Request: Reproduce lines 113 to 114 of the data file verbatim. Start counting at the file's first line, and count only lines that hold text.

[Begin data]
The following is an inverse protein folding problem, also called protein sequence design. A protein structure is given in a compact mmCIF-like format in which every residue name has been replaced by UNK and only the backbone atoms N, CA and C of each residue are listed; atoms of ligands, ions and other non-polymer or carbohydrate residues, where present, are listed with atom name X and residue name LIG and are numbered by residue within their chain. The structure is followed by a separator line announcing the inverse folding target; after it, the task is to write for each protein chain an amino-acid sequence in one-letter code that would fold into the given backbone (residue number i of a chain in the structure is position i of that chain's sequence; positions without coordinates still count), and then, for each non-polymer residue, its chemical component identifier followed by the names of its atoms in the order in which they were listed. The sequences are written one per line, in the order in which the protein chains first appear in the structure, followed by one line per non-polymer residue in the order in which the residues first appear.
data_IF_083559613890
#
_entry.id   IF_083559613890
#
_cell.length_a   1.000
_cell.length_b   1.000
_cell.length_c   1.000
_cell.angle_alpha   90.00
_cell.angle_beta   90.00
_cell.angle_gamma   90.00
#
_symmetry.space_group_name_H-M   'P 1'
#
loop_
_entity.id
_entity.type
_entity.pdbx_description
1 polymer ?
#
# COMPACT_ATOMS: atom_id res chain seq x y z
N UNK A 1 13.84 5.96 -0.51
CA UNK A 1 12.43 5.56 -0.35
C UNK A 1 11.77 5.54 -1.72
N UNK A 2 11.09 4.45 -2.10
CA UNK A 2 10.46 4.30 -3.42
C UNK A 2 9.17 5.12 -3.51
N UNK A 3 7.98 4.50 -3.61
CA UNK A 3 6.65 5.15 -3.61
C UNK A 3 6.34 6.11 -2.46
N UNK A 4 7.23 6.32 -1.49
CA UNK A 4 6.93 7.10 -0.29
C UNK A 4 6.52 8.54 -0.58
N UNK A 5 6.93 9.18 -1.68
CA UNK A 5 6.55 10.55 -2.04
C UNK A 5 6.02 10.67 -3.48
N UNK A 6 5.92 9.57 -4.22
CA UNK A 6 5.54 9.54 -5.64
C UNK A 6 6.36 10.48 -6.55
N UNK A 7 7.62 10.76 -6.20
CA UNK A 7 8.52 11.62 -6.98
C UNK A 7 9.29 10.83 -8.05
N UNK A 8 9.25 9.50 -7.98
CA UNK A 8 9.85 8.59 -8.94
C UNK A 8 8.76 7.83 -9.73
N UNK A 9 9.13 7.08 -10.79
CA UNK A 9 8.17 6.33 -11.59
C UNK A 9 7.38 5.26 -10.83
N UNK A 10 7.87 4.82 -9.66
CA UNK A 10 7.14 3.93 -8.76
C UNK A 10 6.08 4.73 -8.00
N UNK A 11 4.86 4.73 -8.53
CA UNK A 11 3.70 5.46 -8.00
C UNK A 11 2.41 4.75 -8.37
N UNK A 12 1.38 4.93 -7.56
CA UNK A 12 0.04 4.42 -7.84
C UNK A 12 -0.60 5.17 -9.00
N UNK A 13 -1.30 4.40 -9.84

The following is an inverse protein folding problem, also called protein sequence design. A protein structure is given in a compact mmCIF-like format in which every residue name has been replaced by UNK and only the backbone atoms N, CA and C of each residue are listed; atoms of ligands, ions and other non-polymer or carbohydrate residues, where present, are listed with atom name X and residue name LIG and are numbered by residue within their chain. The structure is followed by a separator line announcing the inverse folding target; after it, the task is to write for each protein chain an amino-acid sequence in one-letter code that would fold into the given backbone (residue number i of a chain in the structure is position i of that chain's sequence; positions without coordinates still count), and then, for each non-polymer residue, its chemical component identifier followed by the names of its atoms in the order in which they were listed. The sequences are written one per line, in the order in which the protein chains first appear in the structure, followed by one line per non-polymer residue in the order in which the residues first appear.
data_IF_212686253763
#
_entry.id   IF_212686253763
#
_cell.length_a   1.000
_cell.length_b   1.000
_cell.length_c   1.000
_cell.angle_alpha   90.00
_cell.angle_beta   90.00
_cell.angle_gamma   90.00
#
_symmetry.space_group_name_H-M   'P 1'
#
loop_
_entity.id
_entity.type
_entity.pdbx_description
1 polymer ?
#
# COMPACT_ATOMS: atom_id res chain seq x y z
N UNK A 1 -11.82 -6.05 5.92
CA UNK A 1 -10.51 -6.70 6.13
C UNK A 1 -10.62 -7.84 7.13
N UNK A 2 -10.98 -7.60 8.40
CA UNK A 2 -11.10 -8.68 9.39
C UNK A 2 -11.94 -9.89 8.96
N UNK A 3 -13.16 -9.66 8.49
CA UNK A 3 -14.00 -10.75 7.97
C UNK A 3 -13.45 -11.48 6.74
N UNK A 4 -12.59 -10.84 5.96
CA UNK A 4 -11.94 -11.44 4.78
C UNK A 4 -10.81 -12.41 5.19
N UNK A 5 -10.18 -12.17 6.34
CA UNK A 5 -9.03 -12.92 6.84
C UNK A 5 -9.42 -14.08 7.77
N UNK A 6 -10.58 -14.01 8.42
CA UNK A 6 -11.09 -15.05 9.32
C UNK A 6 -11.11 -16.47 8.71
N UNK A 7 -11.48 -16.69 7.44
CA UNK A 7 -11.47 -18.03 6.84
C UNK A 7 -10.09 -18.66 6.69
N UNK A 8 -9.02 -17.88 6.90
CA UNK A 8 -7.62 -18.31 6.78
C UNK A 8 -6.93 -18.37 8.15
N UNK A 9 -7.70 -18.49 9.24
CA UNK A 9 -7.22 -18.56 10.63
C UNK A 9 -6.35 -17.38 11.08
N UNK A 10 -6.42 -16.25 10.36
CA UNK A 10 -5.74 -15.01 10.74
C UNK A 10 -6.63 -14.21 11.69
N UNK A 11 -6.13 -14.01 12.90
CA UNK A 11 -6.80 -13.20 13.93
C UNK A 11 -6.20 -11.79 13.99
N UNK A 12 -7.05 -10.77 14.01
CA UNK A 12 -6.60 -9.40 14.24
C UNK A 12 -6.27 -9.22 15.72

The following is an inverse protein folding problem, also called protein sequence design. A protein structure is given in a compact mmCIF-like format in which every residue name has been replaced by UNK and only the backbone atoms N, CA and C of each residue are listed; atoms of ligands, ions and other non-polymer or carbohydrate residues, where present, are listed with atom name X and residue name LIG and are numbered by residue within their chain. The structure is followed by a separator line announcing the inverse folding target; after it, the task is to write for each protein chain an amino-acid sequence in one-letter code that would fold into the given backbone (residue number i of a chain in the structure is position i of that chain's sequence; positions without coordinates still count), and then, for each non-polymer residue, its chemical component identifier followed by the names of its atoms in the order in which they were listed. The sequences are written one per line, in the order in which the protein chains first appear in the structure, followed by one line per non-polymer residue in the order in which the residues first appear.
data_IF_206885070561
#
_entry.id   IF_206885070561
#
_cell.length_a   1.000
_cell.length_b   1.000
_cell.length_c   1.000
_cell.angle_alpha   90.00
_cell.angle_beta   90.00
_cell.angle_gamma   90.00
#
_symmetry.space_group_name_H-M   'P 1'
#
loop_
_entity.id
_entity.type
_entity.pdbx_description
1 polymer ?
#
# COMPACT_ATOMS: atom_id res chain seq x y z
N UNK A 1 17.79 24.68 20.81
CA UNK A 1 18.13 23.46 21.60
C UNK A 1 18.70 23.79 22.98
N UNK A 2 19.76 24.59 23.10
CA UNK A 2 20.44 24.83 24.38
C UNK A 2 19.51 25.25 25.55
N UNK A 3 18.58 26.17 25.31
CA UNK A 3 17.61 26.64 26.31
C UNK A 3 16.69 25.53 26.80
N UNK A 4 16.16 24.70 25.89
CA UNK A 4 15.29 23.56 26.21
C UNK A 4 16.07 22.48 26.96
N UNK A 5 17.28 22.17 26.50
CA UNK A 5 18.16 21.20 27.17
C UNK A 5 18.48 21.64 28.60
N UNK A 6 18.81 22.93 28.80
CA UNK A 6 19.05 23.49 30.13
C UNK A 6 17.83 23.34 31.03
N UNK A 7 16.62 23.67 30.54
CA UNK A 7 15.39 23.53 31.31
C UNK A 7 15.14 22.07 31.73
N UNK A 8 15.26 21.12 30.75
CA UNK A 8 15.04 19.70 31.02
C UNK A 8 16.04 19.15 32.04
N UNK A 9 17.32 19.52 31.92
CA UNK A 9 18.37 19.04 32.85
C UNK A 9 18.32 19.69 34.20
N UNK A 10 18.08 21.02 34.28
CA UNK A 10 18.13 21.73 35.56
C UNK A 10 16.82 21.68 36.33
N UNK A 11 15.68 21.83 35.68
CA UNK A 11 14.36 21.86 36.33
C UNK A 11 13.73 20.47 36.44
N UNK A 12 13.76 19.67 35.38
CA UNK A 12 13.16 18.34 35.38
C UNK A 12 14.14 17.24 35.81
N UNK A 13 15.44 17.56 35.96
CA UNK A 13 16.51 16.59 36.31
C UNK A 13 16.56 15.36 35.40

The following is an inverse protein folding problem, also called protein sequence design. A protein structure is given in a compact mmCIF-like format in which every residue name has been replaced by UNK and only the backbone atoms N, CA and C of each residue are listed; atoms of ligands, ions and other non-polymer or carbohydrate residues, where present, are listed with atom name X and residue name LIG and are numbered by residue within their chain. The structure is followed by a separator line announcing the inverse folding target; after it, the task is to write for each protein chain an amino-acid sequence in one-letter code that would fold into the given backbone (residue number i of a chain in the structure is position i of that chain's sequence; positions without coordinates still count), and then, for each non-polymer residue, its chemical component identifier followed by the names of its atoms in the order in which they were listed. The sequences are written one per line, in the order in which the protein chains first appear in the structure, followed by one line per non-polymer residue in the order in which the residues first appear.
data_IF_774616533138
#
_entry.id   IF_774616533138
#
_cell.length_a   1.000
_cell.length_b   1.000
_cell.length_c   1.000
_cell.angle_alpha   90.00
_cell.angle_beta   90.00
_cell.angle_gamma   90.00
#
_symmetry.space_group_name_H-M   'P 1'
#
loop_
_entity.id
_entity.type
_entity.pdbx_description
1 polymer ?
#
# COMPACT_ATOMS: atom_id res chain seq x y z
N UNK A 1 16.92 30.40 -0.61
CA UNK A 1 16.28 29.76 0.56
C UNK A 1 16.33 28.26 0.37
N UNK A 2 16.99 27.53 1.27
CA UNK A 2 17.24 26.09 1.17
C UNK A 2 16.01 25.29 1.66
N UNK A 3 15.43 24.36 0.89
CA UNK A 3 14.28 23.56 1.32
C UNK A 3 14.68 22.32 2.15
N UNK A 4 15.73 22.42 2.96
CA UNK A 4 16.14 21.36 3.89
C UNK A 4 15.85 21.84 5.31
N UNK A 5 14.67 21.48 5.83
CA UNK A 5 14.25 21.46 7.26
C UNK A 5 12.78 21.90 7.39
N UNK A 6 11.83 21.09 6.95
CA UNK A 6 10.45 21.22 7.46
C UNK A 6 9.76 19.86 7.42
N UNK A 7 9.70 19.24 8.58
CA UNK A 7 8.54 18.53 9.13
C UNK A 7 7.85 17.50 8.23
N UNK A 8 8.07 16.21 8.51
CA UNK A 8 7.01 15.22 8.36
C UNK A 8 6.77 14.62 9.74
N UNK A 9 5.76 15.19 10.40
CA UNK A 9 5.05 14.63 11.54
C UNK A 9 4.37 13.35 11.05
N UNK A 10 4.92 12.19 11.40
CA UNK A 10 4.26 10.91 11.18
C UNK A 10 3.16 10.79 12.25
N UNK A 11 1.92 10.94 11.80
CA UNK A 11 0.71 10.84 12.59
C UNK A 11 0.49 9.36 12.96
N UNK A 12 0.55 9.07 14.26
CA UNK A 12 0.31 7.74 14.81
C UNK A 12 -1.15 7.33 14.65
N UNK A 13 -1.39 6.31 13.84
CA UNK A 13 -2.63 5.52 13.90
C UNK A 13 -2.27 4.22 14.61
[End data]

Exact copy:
N UNK A 12 -7.05 -10.77 14.01
CA UNK A 12 -6.60 -9.40 14.24